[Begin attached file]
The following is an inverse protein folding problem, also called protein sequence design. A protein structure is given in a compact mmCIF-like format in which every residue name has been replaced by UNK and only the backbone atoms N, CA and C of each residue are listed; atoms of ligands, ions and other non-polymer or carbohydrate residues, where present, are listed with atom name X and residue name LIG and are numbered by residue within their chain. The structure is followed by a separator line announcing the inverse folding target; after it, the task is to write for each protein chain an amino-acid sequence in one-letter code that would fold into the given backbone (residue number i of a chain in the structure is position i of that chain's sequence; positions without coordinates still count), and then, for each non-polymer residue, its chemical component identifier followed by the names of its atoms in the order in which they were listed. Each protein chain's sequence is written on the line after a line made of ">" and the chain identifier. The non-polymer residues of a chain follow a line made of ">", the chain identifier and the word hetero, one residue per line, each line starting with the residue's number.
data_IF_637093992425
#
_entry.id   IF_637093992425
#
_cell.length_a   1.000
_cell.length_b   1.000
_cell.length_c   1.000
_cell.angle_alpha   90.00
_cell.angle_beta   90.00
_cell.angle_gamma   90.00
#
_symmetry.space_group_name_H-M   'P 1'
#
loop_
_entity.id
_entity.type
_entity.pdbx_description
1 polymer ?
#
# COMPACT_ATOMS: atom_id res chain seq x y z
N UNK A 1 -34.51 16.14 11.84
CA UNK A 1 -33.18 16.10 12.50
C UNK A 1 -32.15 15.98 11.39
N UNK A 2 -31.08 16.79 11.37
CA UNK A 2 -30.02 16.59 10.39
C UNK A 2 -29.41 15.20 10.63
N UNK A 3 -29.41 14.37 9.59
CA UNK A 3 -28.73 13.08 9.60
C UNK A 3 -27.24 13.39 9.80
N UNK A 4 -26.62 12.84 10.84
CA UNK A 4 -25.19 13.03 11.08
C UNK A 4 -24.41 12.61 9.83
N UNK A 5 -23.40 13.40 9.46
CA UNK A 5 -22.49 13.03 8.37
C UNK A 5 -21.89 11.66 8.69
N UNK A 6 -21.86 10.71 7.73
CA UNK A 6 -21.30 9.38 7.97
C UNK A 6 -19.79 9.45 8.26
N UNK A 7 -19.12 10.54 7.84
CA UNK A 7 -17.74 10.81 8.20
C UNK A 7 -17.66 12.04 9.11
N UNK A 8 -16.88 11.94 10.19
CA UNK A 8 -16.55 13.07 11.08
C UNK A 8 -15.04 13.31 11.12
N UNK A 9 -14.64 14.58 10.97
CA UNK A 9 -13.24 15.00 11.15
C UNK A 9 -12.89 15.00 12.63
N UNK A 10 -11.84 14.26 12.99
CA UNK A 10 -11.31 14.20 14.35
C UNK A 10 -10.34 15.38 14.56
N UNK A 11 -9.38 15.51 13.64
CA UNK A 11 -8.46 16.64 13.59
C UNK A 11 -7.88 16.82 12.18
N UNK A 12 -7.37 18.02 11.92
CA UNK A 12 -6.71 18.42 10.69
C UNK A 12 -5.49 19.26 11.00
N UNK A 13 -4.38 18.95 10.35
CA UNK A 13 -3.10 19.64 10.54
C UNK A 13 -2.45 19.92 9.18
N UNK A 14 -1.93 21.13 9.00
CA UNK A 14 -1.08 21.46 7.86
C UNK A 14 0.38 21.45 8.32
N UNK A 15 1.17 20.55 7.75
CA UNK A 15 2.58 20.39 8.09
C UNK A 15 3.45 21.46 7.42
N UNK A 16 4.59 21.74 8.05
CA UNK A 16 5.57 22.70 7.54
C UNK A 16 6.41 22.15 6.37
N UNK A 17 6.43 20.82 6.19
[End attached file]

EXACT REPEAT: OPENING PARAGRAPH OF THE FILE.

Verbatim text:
The following is an inverse protein folding problem, also called protein sequence design. A protein structure is given in a compact mmCIF-like format in which every residue name has been replaced by UNK and only the backbone atoms N, CA and C of each residue are listed; atoms of ligands, ions and other non-polymer or carbohydrate residues, where present, are listed with atom name X and residue name LIG and are numbered by residue within their chain. The structure is followed by a separator line announcing the inverse folding target; after it, the task is to write for each protein chain an amino-acid sequence in one-letter code that would fold into the given backbone (residue number i of a chain in the structure is position i of that chain's sequence; positions without coordinates still count), and then, for each non-polymer residue, its chemical component identifier followed by the names of its atoms in the order in which they were listed. Each protein chain's sequence is written on the line after a line made of ">" and the chain identifier. The non-polymer residues of a chain follow a line made of ">", the chain identifier and the word hetero, one residue per line, each line starting with the residue's number.